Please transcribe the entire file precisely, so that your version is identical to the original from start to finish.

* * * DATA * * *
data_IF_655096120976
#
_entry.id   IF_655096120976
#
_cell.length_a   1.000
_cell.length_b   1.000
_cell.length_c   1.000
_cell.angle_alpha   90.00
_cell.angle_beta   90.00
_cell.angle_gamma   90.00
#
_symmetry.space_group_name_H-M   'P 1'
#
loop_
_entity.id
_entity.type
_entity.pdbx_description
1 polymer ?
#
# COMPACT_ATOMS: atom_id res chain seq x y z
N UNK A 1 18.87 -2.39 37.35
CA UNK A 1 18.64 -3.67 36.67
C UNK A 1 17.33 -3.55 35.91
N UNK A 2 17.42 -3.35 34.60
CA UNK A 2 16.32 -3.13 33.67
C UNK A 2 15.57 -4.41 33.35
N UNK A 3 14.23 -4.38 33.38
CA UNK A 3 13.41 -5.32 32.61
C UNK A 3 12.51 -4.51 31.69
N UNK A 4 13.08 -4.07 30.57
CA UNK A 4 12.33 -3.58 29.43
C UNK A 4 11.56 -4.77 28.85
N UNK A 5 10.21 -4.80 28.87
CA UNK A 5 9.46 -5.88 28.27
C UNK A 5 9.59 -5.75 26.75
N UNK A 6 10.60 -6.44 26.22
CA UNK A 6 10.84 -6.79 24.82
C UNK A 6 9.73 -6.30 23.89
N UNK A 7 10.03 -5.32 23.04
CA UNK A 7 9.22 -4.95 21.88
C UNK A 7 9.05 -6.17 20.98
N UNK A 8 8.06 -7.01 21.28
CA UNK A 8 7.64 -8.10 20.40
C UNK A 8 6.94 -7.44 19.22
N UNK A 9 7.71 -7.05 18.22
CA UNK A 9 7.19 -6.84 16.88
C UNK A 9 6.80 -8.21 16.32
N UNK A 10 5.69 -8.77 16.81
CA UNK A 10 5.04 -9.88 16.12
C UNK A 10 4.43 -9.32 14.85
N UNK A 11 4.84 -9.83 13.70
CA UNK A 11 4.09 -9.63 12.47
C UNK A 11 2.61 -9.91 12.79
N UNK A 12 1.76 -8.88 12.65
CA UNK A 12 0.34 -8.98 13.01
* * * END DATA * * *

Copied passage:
data_IF_655096120976
#
_entry.id   IF_655096120976
#
_cell.length_a   1.000
_cell.length_b   1.000
_cell.length_c   1.000
_cell.angle_alpha   90.00
_cell.angle_beta   90.00
_cell.angle_gamma   90.00
#
_symmetry.space_group_name_H-M   'P 1'
#
loop_
_entity.id
_entity.type
_entity.pdbx_description
1 polymer ?
#
# COMPACT_ATOMS: atom_id res chain seq x y z
N UNK A 1 18.87 -2.39 37.35
CA UNK A 1 18.64 -3.67 36.67
C UNK A 1 17.33 -3.55 35.91
N UNK A 2 17.42 -3.35 34.60
CA UNK A 2 16.32 -3.13 33.67
C UNK A 2 15.57 -4.41 33.35
N UNK A 3 14.23 -4.38 33.38
CA UNK A 3 13.41 -5.32 32.61
C UNK A 3 12.51 -4.51 31.69
N UNK A 4 13.08 -4.07 30.57
CA UNK A 4 12.33 -3.58 29.43
C UNK A 4 11.56 -4.77 28.85
N UNK A 5 10.21 -4.80 28.87
CA UNK A 5 9.46 -5.88 28.27
C UNK A 5 9.59 -5.75 26.75
N UNK A 6 10.60 -6.44 26.22
CA UNK A 6 10.84 -6.79 24.82
C UNK A 6 9.73 -6.30 23.89
N UNK A 7 10.03 -5.32 23.04
CA UNK A 7 9.22 -4.95 21.88
C UNK A 7 9.05 -6.17 20.98
N UNK A 8 8.06 -7.01 21.28
CA UNK A 8 7.64 -8.10 20.40
C UNK A 8 6.94 -7.44 19.22
N UNK A 9 7.71 -7.05 18.22
CA UNK A 9 7.19 -6.84 16.88
C UNK A 9 6.80 -8.21 16.32
N UNK A 10 5.69 -8.77 16.81
CA UNK A 10 5.04 -9.88 16.12
C UNK A 10 4.43 -9.32 14.85
N UNK A 11 4.84 -9.83 13.70
CA UNK A 11 4.09 -9.63 12.47
C UNK A 11 2.61 -9.91 12.79
N UNK A 12 1.76 -8.88 12.65
CA UNK A 12 0.34 -8.98 13.01